There has been a lot of marketing fuzz around the “cloud” during the past few months. Things have become a little sharper right now – less cloudy, in other words. There are two major points which are increasingly understood: Cloud Computing is mainly about services. The target is to enable IT to choose the best service providers for the required services. Best means not only “cheapest”, but the ones which fulfill the requested service levels. That might be internal or external service providers. And this directly leads to the second major point: Clouds will be hybrid. Most companies won’t just use external services; neither will they rely only on their internal services. In fact the IT world is hybrid for most organizations even today – they are using web conferencing services, email services, external backup services or web hosting services besides their internal IT, to name just a few.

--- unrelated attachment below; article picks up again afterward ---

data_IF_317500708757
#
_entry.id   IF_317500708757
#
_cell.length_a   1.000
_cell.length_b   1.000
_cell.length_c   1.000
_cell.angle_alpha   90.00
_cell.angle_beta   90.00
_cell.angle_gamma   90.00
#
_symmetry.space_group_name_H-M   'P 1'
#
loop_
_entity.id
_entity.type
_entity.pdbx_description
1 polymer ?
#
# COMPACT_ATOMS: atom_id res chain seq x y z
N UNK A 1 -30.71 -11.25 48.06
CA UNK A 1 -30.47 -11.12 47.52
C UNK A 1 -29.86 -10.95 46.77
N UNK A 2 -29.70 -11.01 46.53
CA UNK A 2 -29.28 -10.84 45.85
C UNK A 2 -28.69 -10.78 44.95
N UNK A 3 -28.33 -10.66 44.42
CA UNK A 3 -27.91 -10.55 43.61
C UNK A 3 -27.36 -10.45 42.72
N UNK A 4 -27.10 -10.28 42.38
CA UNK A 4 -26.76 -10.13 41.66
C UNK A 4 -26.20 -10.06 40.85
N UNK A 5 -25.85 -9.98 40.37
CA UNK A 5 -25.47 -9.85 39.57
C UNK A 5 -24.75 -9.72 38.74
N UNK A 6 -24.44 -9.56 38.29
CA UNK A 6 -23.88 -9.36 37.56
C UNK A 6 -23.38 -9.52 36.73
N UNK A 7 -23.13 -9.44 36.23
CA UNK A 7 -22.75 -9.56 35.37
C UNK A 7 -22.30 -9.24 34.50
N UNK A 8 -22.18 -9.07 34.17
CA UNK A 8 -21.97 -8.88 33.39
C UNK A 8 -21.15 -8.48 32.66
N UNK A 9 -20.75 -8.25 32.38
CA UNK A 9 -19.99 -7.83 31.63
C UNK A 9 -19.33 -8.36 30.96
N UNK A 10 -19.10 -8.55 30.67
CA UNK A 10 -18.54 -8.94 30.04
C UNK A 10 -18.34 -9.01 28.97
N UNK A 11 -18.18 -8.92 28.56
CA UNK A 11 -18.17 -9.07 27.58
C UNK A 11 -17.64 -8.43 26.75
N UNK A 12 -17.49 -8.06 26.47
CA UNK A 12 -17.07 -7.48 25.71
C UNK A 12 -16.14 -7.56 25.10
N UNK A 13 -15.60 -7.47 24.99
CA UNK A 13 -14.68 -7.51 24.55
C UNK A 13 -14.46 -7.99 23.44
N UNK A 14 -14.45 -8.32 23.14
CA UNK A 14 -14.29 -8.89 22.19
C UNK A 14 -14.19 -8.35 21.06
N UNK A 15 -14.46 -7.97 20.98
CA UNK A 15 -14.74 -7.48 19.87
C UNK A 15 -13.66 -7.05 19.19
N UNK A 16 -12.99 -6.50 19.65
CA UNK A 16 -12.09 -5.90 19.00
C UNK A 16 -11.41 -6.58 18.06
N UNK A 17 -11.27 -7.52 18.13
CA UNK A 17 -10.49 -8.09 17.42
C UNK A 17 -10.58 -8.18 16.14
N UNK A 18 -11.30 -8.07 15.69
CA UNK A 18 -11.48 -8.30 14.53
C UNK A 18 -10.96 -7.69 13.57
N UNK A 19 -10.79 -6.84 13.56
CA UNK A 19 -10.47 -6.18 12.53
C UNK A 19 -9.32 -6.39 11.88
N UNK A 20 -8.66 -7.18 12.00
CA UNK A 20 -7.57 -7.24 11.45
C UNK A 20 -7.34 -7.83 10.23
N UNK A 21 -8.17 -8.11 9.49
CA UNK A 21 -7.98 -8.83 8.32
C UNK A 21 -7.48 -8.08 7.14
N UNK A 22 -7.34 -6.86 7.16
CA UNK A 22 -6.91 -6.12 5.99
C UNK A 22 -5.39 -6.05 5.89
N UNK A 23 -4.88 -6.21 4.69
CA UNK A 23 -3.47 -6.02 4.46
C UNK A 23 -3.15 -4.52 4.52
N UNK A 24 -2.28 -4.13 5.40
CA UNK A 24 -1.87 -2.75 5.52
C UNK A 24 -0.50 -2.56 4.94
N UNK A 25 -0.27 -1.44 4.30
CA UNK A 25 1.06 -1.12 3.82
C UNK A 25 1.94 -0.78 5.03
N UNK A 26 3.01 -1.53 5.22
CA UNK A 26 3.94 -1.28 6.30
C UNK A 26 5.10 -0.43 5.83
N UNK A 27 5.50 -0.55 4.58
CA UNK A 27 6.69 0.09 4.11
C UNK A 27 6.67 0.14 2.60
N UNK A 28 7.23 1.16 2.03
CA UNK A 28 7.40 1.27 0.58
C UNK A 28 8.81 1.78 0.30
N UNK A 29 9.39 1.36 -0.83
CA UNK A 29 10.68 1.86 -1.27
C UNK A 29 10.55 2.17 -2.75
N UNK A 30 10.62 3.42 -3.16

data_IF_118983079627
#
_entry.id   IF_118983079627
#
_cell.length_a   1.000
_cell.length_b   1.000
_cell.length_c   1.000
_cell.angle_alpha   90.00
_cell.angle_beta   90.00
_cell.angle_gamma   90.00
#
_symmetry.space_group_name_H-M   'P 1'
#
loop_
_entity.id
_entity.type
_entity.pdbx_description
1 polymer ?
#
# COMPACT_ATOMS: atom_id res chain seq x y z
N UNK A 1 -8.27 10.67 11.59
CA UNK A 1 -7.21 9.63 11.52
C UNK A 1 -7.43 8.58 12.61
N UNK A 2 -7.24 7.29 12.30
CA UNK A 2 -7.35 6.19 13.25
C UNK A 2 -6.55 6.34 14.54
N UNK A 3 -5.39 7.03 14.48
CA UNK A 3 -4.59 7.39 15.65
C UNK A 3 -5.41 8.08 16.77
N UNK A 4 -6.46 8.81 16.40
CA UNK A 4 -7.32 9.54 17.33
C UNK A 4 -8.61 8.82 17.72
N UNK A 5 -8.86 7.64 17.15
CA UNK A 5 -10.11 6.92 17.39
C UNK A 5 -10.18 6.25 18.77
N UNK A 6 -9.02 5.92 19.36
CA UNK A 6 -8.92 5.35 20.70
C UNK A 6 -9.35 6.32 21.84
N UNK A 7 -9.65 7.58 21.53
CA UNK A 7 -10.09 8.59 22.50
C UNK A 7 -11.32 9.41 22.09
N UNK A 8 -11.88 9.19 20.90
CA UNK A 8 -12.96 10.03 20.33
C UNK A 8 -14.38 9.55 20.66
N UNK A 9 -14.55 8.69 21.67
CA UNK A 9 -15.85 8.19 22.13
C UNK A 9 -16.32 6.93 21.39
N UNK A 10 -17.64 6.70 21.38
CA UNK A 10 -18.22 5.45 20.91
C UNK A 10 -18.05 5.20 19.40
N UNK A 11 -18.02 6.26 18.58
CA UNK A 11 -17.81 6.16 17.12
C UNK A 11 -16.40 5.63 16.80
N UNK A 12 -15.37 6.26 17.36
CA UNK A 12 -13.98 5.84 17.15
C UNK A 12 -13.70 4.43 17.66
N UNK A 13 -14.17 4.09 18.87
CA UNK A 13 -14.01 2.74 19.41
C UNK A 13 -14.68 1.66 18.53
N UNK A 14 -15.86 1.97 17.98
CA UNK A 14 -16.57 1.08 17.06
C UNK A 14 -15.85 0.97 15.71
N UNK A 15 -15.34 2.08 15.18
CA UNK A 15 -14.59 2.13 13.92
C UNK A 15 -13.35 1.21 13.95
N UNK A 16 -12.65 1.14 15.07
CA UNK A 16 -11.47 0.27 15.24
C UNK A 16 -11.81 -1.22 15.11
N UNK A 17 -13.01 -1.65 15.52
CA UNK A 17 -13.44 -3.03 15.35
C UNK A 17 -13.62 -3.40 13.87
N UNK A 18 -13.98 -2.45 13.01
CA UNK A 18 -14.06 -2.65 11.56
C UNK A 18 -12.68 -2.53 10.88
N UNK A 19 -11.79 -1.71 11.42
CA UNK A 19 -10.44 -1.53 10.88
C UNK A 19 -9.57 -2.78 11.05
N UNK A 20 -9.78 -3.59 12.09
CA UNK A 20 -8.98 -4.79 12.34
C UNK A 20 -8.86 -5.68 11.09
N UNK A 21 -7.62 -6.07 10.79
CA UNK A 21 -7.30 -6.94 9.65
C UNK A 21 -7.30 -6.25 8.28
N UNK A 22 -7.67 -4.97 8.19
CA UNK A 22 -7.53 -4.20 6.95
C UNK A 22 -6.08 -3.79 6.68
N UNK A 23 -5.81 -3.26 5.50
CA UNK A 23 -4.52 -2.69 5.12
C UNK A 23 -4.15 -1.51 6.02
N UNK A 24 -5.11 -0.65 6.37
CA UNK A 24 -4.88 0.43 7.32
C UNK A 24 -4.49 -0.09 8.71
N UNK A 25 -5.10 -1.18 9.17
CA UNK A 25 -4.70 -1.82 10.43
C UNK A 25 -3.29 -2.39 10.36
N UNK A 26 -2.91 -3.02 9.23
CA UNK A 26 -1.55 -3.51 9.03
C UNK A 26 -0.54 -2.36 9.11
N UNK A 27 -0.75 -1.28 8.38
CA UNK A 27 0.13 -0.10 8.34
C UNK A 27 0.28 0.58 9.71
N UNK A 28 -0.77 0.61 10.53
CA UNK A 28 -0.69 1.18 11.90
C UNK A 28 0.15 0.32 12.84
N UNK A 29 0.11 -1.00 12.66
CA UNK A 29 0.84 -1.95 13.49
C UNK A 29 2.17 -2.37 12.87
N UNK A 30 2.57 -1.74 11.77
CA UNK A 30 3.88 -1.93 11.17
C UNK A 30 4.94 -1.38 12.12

This “hybrid” nature means, that companies have to enable their internal IT in a way that it can act like a public cloud service provider. Enablement includes a strong service management approach and a technical infrastructure which makes data centers much more dynamic than they have been before. Thus, cloud computing requires a strong foundation at the infrastructure layer. The data center has to become SLA driven, highly automated, and “elastic”. That requires tools. And best-of-breed tools will support this for internal data centers as well as public data centers, including the ability to move instances between different data centers and to manage services consistently across such distributed infrastructures.
By the way: When looking at these major initiatives around Cloud Computing it becomes obvious that Cloud Computing isn’t that new. Virtualization is a topic since a while, and service management is as well discussed for a long time. What’s new is the integrated view of all these initiatives and the move from tactical approaches at the data center level or IT Service Management level towards a strategic initiative which makes IT more flexible and adaptive than it has been before.
The post was contributed by Martin Kuppinger, an analyst from Kuppinger Cole.